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February 6, 2015

How much should you be sleeping? Group revises recommendations

Daily Briefing

The National Sleep Foundation (NSF) has released revised sleep recommendations for every age group, creating distinct sleep categories for young adults and elderly adults for the first time.

The recommendations were published in the foundation's journal, Sleep Health, and are the result of a comprehensive literature review undertaken by a panel of experts. Overall, the 18-member panel reviewed 312 journal articles on sleep published between 2004 and 2014.

An extra hour of sleep could increase your earnings by 16%, researchers say

Lauren Hale, editor of the journal and associate professor of preventive medicine at Stony Brook University, says the group's recommendations are the most comprehensive ever published. "There has been a shortage of scientific expert panels on the topic of sleep duration," Hale said.

A spokesperson for the foundation notes that there had previously been sleep recommendations posted on the organizations website, but they were "a bit dated." The new recommendations also include an expanded window of recommended sleep which "may be appropriate," in addition to the standard guidelines by age.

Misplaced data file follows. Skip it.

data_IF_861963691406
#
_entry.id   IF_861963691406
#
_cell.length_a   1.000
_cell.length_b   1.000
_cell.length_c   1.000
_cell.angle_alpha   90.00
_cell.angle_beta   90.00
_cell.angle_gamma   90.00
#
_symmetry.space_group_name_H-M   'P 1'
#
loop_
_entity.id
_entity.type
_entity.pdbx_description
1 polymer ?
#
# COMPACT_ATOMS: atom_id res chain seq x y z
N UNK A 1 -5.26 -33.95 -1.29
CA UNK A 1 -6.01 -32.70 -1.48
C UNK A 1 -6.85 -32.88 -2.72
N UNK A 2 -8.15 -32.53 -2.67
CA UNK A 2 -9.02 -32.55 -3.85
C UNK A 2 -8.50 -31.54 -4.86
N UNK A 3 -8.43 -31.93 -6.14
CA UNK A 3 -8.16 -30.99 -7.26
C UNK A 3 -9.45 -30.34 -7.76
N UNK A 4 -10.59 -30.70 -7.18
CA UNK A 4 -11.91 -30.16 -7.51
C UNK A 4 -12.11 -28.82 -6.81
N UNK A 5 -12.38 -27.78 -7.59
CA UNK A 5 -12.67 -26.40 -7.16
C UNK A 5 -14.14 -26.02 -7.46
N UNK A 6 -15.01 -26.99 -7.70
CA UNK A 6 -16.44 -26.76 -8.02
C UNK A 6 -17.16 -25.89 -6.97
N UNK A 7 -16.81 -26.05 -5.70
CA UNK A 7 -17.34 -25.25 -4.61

The panel recommended the following sleep amounts:

For some ages, the panel's recommendations differ from guidelines from NIH. For instance, NIH recommends that newborns get 16 to 18 hours of sleep.

Most surveys show Americans are not getting adequate rest based on either the NIH or NSF guidelines. A 2013 Gallup poll found the average adult American got only 6.8 hours of sleep, and CDC has called insufficient rest a public health epidemic. According to Hale, research clearly shows how too little sleep can hurt health.  

"Sleeping too little and too much are both associated with increased risk of mortality and a range of other adverse health issues: Cardiovascular disease, possibly cancer, and also impaired psychological well-being," she says (Izadi, Washington Post, 1/3; Deutsch, USA Today, 2/3; CBS News, 2/2; Hamblin, The Atlantic, 2/2).

The takeaway: The new guidelines may relieve parents who had been worried that their children were not getting enough sleep based on earlier guidelines. But even with the revisions, data suggest that Americans are not getting enough sleep. See this story from our archives on how to get eight hours of quality sleep.

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